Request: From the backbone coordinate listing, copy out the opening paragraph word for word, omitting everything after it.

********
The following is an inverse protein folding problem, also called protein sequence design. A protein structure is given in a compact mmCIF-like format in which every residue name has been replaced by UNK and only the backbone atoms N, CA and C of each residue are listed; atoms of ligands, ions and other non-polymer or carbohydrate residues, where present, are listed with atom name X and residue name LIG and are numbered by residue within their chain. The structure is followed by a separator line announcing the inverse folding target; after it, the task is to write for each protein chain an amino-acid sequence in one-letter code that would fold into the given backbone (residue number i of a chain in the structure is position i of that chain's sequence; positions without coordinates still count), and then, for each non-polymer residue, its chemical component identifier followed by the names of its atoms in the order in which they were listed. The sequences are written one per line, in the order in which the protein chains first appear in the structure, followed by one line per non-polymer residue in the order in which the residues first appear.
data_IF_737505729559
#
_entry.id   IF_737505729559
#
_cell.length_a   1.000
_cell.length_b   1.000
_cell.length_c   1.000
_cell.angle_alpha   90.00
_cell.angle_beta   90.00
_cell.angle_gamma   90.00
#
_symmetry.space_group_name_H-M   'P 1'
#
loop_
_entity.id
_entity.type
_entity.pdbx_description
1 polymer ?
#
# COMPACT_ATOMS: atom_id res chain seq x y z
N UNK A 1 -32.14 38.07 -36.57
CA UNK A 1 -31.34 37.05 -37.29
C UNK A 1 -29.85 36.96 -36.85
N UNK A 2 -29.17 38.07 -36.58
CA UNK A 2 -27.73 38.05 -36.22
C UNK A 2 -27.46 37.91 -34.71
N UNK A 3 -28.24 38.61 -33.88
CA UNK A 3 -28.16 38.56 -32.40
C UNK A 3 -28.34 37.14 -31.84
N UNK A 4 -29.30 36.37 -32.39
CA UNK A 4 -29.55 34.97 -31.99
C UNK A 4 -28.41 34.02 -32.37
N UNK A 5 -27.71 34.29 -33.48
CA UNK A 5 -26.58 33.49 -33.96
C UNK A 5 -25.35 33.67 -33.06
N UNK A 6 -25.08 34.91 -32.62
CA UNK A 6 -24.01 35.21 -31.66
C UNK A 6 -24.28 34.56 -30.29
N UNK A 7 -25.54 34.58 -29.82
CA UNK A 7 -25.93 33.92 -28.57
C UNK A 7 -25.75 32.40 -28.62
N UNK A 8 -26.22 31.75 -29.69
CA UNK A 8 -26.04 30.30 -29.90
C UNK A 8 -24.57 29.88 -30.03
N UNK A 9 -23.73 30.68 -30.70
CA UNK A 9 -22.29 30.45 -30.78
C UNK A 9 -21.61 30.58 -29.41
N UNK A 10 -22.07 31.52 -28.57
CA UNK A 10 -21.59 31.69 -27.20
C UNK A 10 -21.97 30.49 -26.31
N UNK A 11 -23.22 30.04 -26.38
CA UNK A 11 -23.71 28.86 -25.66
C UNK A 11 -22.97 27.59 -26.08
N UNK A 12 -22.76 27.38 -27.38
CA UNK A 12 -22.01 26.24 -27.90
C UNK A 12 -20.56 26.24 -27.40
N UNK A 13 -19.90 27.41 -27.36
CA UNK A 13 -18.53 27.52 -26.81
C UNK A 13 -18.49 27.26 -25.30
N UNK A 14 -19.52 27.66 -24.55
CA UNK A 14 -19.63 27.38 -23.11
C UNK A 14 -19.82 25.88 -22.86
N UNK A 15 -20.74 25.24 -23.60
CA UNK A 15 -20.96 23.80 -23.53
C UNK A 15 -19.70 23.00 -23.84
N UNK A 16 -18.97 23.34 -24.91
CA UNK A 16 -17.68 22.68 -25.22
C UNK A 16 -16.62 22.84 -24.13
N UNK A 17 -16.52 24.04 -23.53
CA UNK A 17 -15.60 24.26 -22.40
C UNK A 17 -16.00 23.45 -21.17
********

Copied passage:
The following is an inverse protein folding problem, also called protein sequence design. A protein structure is given in a compact mmCIF-like format in which every residue name has been replaced by UNK and only the backbone atoms N, CA and C of each residue are listed; atoms of ligands, ions and other non-polymer or carbohydrate residues, where present, are listed with atom name X and residue name LIG and are numbered by residue within their chain. The structure is followed by a separator line announcing the inverse folding target; after it, the task is to write for each protein chain an amino-acid sequence in one-letter code that would fold into the given backbone (residue number i of a chain in the structure is position i of that chain's sequence; positions without coordinates still count), and then, for each non-polymer residue, its chemical component identifier followed by the names of its atoms in the order in which they were listed. The sequences are written one per line, in the order in which the protein chains first appear in the structure, followed by one line per non-polymer residue in the order in which the residues first appear.